Directed by: Jim Miskell
Written by: Jim Miskell
Starring: Martin Harris, Mark Edmonds, David Doak, Karl Hilton & Duncan Botwood
Indie Film Review by: Dean Pettipher
Few groups are as misunderstood as gamers. No medium has been misjudged quite like videogames. Jim Miskell’s spectacularly hilarious mockumentary, Going for Golden Eye (2018), achieves top scores in shedding light on two beautifully real truths. The first is that gamers are human. They have thoughts, passions, desires and anxieties like everyone else. The second is that videogames have power to entertain and inspire people in a manner that rivals and indeed at times exceeds the other gigantic storytelling avenues of movies and literature. Movies that adopt the features of a documentary are rare. Fortunately, features like District 9 (2009) illustrate that such a style of storytelling can be remembered for more than just being different. Going for Golden Eye is an essential summer comedy that does just that. By consistently hitting the target with golden precision when it comes to the notes of humour and sincerity especially Miskell has crafted a picture that deserves far more than remaining a top secret as far as mainstream entertainment is concerned. While it might not win over those who live far beyond the world of the gamer to a new-found love of videogames, Going for Golden Eye will certainly remind gamers that they are not alone in the joys and pains of their experiences, both in the real and virtual worlds.
The dialogue is phenomenal; the writing is underpinned by remarkable authenticity that showcases the highs and lows of life as a gamer. Miskell’s wittiness just about penetrates the fortresses held by great British comedies A Fish Called Wanda (1998), television shows including The Inbetweeners (2008-2010) and of course the finest funny moments of the Bond Universe from stars like the late Sir Roger Moore. Those who have lived through them personally will best appreciate the jokes. However, even those who feel far removed from the gamer world will undoubtedly chuckle not on too few occasions.
Character development for the protagonist, Ben, is soothingly satisfying. Observing his growth during his mission of self-discovery, in ways that audiences can painstakingly empathise with, leads to a heart-warming payoff, which made sweeter still by the laughs enjoyed along the way. Too go into greater detail would alert the spoiler radar. Suffice it to say that audiences have an unexpected treat awaiting them, which will not betray them, for instance, with any unexpected rushing of the story towards an array of frustrating loose ends.
The mission is never without its setbacks. Here, the stakes during the build-up to the pleasantly surprising climax could have felt much higher. While strong enough to withstand the call to boredom, elements including the music and the camera presentation of videogame footage to have provided much more suspense than what was ultimately delivered. Those familiar with the videogame at the core of the film may not be deterred at all. On the other hand, those who have never known the game may remain forever unconvinced over what all the commotion was about, left wondering why the key conflicts mattered so much to the characters, with thoughts like, “it’s only a game” springing to mind. Still, one can just about comfortably believe that the struggle is real, even if one cannot truly feel encouraged to comprehend why.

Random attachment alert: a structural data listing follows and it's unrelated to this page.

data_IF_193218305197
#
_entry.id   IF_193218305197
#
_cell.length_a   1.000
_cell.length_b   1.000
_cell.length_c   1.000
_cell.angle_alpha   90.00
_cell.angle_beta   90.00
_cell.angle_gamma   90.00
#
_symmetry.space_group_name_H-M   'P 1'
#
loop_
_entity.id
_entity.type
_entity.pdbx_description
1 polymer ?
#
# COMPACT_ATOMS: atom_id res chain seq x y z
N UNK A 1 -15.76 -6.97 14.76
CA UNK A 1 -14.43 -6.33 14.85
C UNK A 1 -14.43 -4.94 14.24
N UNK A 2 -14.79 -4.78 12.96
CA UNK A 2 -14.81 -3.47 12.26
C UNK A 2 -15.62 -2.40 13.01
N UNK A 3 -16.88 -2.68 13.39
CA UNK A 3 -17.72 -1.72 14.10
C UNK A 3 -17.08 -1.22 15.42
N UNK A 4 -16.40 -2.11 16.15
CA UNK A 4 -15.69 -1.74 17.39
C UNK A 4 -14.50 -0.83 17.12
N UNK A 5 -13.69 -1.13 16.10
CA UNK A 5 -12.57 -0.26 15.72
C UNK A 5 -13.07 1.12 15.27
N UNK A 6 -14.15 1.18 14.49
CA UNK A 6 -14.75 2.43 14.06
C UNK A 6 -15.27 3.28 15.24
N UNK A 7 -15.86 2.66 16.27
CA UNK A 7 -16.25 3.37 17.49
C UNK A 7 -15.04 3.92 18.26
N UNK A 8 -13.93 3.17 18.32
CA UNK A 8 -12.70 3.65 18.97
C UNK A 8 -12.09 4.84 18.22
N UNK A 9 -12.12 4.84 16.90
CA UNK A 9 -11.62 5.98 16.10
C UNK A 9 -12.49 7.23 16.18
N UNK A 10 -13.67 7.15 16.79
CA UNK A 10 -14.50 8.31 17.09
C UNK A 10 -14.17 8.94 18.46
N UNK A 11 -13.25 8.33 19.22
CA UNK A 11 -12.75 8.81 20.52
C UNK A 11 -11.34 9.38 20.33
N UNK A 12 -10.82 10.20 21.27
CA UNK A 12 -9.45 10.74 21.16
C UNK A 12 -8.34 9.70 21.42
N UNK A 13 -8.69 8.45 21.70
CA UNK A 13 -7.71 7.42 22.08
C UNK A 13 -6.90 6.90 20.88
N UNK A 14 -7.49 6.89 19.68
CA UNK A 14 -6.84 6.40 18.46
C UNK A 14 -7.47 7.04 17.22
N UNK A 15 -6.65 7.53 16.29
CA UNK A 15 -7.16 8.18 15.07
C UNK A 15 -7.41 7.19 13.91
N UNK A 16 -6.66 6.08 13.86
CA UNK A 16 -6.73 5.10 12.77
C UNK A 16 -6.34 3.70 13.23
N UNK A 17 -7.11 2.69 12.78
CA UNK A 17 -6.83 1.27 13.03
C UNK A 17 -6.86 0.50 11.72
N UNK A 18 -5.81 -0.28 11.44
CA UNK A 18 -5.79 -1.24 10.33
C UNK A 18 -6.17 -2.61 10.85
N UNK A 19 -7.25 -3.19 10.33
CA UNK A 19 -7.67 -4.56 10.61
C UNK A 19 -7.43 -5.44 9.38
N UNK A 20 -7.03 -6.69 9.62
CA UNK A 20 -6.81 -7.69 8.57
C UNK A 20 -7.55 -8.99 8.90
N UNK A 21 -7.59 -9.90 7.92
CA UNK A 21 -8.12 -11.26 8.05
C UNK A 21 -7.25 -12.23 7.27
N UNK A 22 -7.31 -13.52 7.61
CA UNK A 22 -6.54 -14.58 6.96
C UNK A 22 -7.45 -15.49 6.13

That ‘why’ would have been made clearer if time had been allowed to explore in greater depth what it was that made this game stand out and go on to stand the test of time. Based on Pierce Brosnan’s first outing as James Bond in 1995, the GoldenEye videogame was released in 1997 and sold more than eight million units worldwide. Moreover, the game grossed over two hundred and fifty million US dollars globally. Frequently cited as one of the greatest videogames of all-time, it has enjoyed a reception over the last two decades that many game designers and indeed filmmakers can only dream of regarding their own pursuits in the arts. Even more fine dialogue might have illustrated to the casual gamers sat amongst cinema audiences why this game was such a big deal and remains a popular talking point to this day. Yet, perhaps any lover of art, in whatever form it may takes, will understand that the game must have been something truly special to warrant such an overwhelming reception. Moreover, expecting a book to convey the same sentiments as a videogame with total accuracy is like expecting a film to do so regarding a great novel. In the end, they must be respected as uniquely different forms of storytelling. Thus, to truly comprehend the videogame behind Miskell’s film, one simply must play it.
Going for Golden Eye will not leave behind a legacy even close to the one left by the videogame that inspired it. Not one tear need be shed, though, as this reality provides no warrant for disappointment. The mission has been accomplished as far as the execution of the superb film is concerned. The final feature gleams with golden attributes throughout, leaving one hoping with delight that the artists behind this movie will, like the spy at their latest work’s centre, return. The world remains in dire need of filmmaking that is this good.
Watch the official movie trailer below...